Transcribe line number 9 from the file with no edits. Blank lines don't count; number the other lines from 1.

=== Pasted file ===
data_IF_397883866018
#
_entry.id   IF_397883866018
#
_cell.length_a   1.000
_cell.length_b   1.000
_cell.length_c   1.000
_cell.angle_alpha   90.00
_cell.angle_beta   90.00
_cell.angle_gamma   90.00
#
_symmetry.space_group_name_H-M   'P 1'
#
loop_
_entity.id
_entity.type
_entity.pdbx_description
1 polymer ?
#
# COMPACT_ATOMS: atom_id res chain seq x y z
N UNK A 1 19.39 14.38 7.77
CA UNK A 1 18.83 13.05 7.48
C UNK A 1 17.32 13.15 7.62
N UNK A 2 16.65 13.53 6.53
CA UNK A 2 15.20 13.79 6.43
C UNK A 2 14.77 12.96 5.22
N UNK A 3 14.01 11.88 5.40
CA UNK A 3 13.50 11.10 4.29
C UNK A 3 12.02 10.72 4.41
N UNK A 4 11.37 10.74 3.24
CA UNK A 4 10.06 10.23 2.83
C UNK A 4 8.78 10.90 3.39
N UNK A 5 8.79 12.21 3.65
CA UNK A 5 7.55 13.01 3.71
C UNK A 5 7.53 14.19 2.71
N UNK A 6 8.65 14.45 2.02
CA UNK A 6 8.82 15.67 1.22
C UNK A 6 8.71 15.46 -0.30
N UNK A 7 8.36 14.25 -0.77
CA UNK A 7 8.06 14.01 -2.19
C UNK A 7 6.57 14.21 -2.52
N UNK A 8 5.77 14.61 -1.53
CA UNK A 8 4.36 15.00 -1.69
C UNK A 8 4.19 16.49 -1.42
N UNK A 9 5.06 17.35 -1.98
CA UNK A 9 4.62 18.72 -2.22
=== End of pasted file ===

_cell.angle_beta   90.00